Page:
Bitcoin was launched in 2009 in the midst of the financial crisis, but the cryptocurrency had remained under the radar until its soaring prices caught public attention this year. Now the price of one Bitcoin is nearing $20,000. That represents an almost 20-fold increase since the start of 2017.
Classification for the cryptocurrency is up for debate. It draws comparisons with currencies and gold, but is also viewed as an emerging technology that has the potential to shake up the entire monetary system.
Early adopters of the cryptocurrency included tech types, but also money launderers and participants in online black markets. Now surging prices are attracting speculators, but it is also popular as a store of value in emerging market economies, like Zimbabwe and Venezuela, where hyperinflation has taken hold.
The Chicago Board Option Exchange’s launch of Bitcoin futures adds further fuel to the speculative bubble surrounding the cryptocurrency. Prices saw a 19 per cent surge in their first day, but have since eased, and the launch of futures on rival derivatives exchange CME saw much more muted trading. Bitcoin futures are among the early steps towards granting the cryptocurrency some legitimacy within financial services, but are fund investors ready to jump on board?
John Redwood, chief global strategist at Charles Stanley
The decision by the Chicago Board Option Exchange to offer a future based on Bitcoin has added more buyers to the current craze to own it. It is the first official recognition by the financial establishment of the popular presence of this cryptocurrency.
The price of Bitcoin has soared this year. There have also been times when it has fallen rapidly, punctuating its ascent. Investment advisers have been understandably reluctant to recommend it as an investment. Bitcoin has no intrinsic value. It is not like gold where there are alternative uses for the precious metal for jewellery and adornment, nor are there years of established trading to create some sense of what it should be worth.
Bitcoin is only worth something all the time there are people who believe in it and see it as an alternative money. We can all see that Bitcoin goes up because the amount of it in issue is small and new creations of Bitcoin are limited. All the time more people think it will become a widespread functioning alternative to money and buy into it, it can go up.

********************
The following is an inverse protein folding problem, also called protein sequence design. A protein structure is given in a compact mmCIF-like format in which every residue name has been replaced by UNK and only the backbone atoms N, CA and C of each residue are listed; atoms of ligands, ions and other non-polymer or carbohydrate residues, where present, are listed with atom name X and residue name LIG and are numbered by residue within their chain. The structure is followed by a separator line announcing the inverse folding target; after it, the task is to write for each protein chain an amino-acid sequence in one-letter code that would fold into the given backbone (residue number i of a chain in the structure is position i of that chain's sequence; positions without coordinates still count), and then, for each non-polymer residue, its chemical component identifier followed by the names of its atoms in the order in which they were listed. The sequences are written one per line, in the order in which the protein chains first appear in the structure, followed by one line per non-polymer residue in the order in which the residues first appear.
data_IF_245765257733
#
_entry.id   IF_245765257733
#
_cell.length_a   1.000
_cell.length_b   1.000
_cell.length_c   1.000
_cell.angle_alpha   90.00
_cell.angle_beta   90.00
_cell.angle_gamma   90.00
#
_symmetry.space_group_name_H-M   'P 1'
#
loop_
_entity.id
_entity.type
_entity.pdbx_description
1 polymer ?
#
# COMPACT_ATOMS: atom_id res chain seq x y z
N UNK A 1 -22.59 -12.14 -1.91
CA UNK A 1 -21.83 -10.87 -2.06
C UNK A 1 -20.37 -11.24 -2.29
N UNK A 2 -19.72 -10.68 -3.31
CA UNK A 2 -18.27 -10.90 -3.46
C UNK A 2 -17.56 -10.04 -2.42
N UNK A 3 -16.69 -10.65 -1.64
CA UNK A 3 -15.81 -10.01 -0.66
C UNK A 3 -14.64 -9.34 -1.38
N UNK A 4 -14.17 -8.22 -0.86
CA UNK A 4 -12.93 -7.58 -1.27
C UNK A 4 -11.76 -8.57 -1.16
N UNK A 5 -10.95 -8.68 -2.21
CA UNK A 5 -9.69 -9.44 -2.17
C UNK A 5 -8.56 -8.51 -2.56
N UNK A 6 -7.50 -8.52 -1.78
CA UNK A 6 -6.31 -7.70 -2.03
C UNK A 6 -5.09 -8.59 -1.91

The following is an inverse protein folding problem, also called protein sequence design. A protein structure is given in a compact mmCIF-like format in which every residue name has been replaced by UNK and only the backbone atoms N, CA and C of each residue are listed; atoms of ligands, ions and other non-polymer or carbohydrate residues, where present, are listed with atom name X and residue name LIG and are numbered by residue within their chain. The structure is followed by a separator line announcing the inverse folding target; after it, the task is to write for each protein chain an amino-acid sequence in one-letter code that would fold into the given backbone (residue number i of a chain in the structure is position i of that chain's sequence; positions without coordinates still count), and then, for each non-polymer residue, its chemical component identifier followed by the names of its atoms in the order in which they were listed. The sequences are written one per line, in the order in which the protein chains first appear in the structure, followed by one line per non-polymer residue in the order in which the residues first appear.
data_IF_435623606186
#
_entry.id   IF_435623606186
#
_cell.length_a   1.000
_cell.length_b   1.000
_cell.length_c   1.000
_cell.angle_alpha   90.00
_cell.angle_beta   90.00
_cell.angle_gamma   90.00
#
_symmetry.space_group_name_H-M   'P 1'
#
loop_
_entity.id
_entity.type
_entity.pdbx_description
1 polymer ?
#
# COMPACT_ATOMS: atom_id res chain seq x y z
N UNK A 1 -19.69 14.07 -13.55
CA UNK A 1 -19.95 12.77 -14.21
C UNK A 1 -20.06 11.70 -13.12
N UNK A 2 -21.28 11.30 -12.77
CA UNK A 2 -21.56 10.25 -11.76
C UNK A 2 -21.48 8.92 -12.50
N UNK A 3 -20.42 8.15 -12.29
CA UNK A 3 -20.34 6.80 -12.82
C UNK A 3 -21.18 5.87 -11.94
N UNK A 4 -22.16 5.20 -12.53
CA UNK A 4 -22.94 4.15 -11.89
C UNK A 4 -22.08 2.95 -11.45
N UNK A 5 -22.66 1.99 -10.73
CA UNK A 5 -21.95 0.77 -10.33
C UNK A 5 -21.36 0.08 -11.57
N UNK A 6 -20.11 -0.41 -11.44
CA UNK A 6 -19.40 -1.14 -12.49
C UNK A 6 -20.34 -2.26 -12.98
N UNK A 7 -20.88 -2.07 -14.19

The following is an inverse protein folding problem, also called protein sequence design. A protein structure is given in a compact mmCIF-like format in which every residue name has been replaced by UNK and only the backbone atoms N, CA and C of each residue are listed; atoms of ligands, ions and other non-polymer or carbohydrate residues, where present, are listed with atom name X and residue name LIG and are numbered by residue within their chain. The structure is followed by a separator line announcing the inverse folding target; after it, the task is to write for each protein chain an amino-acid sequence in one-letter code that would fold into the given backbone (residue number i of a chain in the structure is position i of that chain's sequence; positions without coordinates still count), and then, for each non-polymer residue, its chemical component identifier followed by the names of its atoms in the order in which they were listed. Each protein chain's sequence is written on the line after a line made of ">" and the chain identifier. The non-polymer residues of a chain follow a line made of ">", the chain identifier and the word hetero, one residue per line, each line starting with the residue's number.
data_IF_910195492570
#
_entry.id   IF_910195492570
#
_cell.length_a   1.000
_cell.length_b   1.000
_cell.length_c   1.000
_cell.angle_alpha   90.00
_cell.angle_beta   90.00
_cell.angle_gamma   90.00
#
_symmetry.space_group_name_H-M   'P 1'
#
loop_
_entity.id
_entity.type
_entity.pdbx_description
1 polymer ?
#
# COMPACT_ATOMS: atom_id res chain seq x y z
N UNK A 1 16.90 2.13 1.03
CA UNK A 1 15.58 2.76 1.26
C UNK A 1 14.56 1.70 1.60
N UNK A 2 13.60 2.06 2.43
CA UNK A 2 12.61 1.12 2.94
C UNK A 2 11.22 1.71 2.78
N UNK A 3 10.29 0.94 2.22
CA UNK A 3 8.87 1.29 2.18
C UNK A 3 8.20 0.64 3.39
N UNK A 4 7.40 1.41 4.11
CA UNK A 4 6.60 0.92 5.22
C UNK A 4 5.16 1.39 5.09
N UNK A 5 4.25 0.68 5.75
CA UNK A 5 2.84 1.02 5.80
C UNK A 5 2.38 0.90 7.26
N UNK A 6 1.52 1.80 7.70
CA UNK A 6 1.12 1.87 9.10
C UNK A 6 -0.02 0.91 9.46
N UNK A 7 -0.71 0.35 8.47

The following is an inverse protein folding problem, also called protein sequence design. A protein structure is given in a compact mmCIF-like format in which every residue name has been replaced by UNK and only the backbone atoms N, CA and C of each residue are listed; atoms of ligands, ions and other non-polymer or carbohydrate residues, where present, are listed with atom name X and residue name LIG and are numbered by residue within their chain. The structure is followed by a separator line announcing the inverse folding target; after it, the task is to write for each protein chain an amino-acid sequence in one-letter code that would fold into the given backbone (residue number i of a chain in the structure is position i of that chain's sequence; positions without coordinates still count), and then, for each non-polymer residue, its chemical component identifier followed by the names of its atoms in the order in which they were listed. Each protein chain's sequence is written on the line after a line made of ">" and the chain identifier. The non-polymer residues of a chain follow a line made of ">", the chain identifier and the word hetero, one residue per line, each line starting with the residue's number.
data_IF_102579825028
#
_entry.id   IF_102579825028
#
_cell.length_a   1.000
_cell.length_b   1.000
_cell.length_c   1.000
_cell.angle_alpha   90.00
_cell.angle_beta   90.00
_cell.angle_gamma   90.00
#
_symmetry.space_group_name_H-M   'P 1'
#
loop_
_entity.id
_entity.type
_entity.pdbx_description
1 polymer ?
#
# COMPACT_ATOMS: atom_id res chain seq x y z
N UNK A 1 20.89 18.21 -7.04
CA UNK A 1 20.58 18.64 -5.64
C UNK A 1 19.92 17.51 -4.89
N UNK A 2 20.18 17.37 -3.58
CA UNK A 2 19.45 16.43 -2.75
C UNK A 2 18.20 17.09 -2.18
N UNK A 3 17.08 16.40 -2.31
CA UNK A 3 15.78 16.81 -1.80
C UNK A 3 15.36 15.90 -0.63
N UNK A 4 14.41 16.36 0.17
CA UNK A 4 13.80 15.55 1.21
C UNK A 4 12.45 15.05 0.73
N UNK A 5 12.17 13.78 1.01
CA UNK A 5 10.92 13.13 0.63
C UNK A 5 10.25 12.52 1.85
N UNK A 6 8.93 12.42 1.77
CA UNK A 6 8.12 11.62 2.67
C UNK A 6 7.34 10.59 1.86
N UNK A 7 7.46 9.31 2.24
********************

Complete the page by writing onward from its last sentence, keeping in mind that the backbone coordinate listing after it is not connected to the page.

We also need to remember that there are other cryptocurrencies trying to rival it. There is no central bank and banking system standing behind it, no deposit guarantees, and no regulatory framework. Confidence is a precious commodity. If people lose confidence at any point in a cryptocurrency it can fall as rapidly as it rose. So far there are limited traders who will accept Bitcoin in payment. All the time the price remains so volatile it is not a good unit of account. Money needs both to be a widely used medium of exchange and a unit of account.
Tim Cockerill, investment director at Rowan Dartington
I ask myself, what is Bitcoin? A currency? Yet a currency is a means of exchange and needs to be stable, which is not something Bitcoin has been, and to be exchanged freely and easily for goods and services, which it can’t. Another function is to be a store of value; but everyone is interested in Bitcoin because it has increased rapidly in value, which is fine for speculators, but does not exactly represent a stable store of value.
Another feature of a currency is the ability to expand supply, but an attraction of Bitcoin is its limited supply. So what is it? The Emperor’s new clothes, I suspect. It has no intrinsic worth and should the speculators move onto something else what value would it have? The pundits agree, it’s a bubble which is absolutely going to burst; but it’s a bubble that keeps running so long as investors keep the faith.
Shake the faith and it collapses like a house of cards, but investors can run on faith for a long time. The opening up of a futures market in Bitcoin is the next chapter in the story, risk is being ramped up, new entrants will come along, but I fear the Emperor’s new clothes will just become grander.
John Husselbee, head of multi-asset at Liontrust
I will not pretend to understand the Bitcoin craze but, at this stage, I find it hard to believe this is a serious investment opportunity. However, with more retailers prepared to accept Bitcoin in exchange for goods, perhaps we will have to take a more serious approach in the future.
For now, this cryptocurrency has more of the characteristics of a commodity, with limited supply and many people trying to mine it and clocking up significant electricity bills in the process. At best, I would say this is speculation but it is actually more like gambling where you must be prepared to lose all your money.
With the spectacular rise in price this year, maybe this is a bubble built on the greater fool theory and you do not want to be holding a parcel of data when the music stops. As part of our investment process, we are always wary of fads and fashions, which rarely fit into a prudent investment portfolio. Even if we wanted to take a position, the operational and administrative challenges would likely outweigh the opportunity. Needless to say, our client portfolios will be unlikely to be holding Bitcoin anytime soon.